This sound work is designed to make viewers aware of their surroundings and the amazing experiences that are possible when we are in a hyper state of questioning awareness brought on by the machines we travel in.
The soundtrack starts with a train approaching and passing, with Doppler shift evident and the pitch of the sound getting higher and then lower. The rumble of the train is felt from the sub woofers.
This sound work tells the story of the theory of relativity and Einstein's thought experiment of taking a ride on an electron beam. It is often the machines we travel in, or on that affects our perceptual selves and shapes our daily lives. The act of speeding on trains, moving on foot or riding a bus are unique experiences, each of which forms different perceptual possibilities.
Einsteins theory of relativity was partially conceptualized by imagining the relative experience of riding a train and standing on a train platform while listening to sound. While standing on the platform and listening to the trains whistle, he noted the Doppler effect. He observed that as the train approaches the stabile viewer on a platform, the sound of the trains whistle seems to rise in pitch. As the train rushes away from the viewer, the whistles pitch decreases. The point of view of a listener sitting in the train is that the pitch of the whistle remains the same. Einstein realized, like Doppler before him, that these points of view express relative experience and this led to thought experiments, like riding a beam of light, which led to his postulate of the Theory of Relativity. For a copy of this original soundtrack on CD Rom contact Ken Rinaldo.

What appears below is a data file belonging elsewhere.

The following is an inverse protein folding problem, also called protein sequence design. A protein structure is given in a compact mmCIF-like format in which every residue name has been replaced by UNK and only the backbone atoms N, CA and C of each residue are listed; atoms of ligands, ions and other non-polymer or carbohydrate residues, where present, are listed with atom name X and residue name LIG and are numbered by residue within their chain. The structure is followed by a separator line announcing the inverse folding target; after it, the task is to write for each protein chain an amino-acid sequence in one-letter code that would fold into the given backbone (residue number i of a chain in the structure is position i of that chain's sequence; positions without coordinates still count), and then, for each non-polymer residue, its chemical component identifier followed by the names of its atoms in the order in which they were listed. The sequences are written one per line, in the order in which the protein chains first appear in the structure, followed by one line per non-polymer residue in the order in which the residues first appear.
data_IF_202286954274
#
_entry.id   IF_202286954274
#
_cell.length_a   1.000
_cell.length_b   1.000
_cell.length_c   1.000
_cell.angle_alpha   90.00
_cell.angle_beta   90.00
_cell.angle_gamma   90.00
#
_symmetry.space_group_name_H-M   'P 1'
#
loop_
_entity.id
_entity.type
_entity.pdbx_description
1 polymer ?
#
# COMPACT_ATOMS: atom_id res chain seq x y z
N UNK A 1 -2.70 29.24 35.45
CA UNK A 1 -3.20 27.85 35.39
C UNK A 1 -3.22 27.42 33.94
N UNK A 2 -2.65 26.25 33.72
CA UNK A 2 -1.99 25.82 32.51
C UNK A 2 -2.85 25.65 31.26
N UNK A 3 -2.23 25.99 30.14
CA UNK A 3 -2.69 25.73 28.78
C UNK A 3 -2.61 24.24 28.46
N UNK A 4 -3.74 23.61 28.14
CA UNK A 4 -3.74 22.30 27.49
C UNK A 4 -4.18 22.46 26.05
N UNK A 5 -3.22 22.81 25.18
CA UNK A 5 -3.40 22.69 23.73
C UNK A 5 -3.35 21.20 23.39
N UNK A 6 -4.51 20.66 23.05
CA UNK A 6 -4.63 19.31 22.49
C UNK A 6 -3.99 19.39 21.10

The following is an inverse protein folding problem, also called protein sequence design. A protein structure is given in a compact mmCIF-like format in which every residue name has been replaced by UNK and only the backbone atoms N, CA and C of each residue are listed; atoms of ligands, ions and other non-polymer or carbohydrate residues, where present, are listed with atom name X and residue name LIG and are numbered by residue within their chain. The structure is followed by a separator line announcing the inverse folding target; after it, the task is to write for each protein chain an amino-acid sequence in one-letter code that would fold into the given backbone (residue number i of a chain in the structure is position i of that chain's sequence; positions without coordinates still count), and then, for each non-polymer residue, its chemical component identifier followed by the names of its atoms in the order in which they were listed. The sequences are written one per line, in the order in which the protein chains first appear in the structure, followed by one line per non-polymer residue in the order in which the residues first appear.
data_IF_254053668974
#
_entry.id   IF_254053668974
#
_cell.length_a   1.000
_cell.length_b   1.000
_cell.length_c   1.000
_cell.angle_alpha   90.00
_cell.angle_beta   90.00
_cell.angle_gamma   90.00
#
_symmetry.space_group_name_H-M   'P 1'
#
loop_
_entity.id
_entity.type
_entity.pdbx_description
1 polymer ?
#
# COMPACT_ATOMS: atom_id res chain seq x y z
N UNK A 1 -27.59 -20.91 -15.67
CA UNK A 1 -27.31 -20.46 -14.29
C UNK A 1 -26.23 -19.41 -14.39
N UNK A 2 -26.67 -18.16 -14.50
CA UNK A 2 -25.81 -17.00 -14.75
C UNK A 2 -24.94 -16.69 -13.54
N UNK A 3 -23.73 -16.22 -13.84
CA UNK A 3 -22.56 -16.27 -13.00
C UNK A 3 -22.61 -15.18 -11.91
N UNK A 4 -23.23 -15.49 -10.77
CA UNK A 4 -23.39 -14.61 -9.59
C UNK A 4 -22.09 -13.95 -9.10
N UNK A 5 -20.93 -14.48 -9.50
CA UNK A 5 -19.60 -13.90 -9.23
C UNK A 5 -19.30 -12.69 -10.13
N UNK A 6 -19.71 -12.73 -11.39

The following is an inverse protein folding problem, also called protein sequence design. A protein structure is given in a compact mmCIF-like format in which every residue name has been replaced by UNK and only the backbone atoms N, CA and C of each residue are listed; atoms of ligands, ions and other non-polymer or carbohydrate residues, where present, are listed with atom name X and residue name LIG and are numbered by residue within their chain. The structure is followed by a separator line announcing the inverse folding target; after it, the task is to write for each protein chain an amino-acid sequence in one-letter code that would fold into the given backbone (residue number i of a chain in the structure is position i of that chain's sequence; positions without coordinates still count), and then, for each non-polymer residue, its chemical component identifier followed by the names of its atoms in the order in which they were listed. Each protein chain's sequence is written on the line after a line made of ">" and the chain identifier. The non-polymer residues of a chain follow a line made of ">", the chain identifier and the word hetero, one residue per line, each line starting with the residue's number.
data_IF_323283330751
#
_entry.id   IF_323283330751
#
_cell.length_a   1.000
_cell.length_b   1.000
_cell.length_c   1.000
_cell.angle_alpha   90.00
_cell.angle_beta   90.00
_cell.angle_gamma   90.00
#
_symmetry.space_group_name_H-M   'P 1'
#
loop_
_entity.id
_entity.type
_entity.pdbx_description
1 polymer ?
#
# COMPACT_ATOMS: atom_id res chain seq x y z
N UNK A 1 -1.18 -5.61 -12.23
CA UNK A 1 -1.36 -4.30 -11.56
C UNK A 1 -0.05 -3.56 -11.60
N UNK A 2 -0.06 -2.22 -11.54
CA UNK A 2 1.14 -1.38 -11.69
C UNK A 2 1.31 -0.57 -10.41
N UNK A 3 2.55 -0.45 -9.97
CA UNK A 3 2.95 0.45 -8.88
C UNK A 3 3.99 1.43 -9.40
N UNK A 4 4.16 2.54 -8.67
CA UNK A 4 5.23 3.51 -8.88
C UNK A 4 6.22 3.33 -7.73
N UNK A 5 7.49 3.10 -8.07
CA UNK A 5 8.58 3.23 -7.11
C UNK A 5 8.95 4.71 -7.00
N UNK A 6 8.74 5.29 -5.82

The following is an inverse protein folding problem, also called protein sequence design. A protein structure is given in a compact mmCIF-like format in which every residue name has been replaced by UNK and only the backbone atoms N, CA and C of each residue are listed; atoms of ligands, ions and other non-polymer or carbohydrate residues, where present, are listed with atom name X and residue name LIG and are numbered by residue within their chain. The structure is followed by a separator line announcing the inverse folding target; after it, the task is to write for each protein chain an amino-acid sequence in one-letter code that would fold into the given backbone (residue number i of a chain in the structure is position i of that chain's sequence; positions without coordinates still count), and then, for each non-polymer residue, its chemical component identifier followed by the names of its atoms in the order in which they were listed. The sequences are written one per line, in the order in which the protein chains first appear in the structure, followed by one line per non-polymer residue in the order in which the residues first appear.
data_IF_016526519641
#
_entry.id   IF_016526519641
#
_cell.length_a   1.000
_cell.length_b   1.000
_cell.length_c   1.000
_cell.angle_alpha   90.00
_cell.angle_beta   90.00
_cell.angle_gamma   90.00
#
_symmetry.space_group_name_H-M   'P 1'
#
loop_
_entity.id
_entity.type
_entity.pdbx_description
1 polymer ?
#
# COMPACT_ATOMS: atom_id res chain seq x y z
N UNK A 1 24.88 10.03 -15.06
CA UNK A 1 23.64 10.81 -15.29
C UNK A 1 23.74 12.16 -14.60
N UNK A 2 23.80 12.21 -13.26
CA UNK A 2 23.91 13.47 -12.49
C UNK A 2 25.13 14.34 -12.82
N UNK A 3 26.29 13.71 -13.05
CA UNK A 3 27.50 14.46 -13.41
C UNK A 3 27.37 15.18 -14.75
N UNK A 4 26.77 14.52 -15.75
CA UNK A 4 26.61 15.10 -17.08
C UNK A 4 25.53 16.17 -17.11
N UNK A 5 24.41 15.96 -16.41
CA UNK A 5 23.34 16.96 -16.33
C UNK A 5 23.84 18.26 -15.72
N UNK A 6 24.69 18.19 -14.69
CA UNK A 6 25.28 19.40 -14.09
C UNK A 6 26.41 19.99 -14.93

Script: Kenneth E Rinaldo, Dr. Pan Papascosta
Advisor to the project: Dr. Pan Papacosta, Columbia College Physicist
Sound Design: Brenden White of Columbia College Sound Department
Sound Actors: Dr. Pan Papacosta and Amy Youngs
This work was first shown in the Museum of Contemporary Art Chicago as part of a joint project managed by Andrea Polli and funded by the Chicago Transit Authority and Robert Morris College, Chicago, Il.
Copyright KEN RINALDO 2000 All Rights Reserved